From two victories to a surprise defeat for Pool Three winners Toulon as they lost to the Ospreys in Swansea. Given how they raced into the lead, a Toulon victory seemed pretty much done and dusted. But with the arrival of the cavalry in Mike Phillips and the irreplaceable Shane Williams, the Ospreys came back strongly scoring two tries. Part of the reason for their resurgence can be placed on moving James Hook from 12 to 10 in place of Dan Biggar, but it was Williams magic feet that created the crucial score for Nikki Walker. His return couldn’t be better timed for both the Ospreys and Wales.
Northampton and Leinster end the pool stages unbeaten
Only two teams ended the pool stages unbeaten as Northampton and Leinster qualified as top seeds for the knockout stages, thanks to wins against Castres and Racing Metro respectively. For both teams to go away to France and put in such assured performances reflects their standing as the top two quarter-finalists, and both are now deservedly well backed to win the tournament.
Northampton in particular did well to create such a convincing win, 23-12, as they continue without their star players Courtney Lawes and Chris Ashton. Ashton’s replacement, Joe Ansbro, was in fine form for Saints as he scored one and contributed heavily to the other two tries from Ben Foden and Phil Dowson. Whilst their domestic campaign may have stuttered slightly over the last month, they continue to dominate in Europe.
As for Leinster, their bonus point win against Racing was a big statement to the other quarter finalists of how tough they will be to defeat on the way to the final. They have scored an impressive 21 tries in all of the six pool games and should be a strong bet for the title based on how they have fared so far. Playing Leicester at home already gives them a big psychological advantage, but it’s been the manner in which they’ve played that will make them feel very confident about facing the English champions. Sean O’Brien has really left his mark on the tournament, whilst Jonny Sexton continues to get better and better, he scored 21 points including two tries against Racing. For me, they are definitely the favourites.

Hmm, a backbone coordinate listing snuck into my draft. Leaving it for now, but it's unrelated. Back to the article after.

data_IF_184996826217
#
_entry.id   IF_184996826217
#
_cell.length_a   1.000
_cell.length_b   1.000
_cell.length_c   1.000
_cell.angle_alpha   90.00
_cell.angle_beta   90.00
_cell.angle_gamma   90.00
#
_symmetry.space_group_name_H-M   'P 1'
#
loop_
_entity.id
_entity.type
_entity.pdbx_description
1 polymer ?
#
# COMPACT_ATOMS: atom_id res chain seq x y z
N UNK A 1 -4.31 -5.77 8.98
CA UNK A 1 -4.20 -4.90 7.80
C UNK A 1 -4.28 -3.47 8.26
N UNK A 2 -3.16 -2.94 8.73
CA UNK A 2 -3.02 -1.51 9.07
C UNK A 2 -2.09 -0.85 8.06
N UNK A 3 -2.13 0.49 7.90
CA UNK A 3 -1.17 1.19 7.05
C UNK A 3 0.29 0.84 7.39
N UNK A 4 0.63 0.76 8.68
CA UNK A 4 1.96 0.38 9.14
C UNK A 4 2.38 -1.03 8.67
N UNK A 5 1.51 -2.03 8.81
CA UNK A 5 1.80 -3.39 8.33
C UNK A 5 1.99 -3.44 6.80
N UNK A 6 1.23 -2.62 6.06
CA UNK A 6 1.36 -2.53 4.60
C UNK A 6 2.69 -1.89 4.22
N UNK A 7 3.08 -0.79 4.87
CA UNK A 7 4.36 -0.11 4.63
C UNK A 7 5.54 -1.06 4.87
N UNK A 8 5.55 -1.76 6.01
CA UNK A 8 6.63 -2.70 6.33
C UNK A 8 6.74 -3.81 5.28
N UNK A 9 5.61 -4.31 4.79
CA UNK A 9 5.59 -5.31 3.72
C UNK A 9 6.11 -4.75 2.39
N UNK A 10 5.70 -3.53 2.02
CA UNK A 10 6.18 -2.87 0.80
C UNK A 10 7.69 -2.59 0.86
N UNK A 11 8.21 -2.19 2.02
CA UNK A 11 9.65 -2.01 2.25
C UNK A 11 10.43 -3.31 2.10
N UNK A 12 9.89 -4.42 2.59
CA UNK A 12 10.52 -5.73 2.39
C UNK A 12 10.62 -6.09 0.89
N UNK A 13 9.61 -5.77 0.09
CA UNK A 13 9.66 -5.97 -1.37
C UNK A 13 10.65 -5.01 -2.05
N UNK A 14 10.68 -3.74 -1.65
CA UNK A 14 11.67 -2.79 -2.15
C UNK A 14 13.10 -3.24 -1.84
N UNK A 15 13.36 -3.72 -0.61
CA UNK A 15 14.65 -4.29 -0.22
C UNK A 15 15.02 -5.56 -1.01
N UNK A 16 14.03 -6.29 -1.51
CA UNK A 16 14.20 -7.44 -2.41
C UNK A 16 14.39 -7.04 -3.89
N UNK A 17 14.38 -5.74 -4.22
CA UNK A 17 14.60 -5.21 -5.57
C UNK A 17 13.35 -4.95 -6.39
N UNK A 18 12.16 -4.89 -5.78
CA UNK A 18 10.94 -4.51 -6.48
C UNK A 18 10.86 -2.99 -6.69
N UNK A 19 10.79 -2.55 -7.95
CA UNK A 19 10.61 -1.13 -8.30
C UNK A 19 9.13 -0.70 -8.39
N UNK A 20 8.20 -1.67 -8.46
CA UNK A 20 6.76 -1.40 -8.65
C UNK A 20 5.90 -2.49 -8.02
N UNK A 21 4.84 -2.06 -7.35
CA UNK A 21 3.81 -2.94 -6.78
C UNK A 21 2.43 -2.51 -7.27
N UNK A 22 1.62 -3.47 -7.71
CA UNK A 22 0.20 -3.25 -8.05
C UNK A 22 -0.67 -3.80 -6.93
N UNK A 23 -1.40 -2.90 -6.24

Try of the weekend goes to Florian Cazenave of Perpignan for his bonus point score against the Scarlets. Whilst Cazenave had the gas to make the finish, it was Maxime Mermoz’s brilliant break that made the try so good. His swerve and step were too much for the Welsh defence, before he fed Cazenave who did the rest. A classy try from this year’s dark horses.
The hero for this week has to be David Lemi, after his late winner against Toulouse. Lemi pounced like a striker in extra time to seal a win for Wasps, as they avoided what would have been only their second ever loss at home in Heineken Cup history. It was opportunistic, and his body was on the line with the advertising board looming, but he coolly finished to grab the win.
The villain comes from the same game in Florian Fritz, not so much for his red card offence but more his reaction to the crowd. The one fingered salute I’m sure will be something he’ll regret having done, but it was still rather disrespectful and will without doubt be punished by the ERC. The sending off itself wasn’t that convincing in my opinion, we have seen worse punished with less, but it was still a dangerous tackle and Alain Rolland’s mind was made up.
That’s all for this week, thanks very much for reading.
By Ben Coles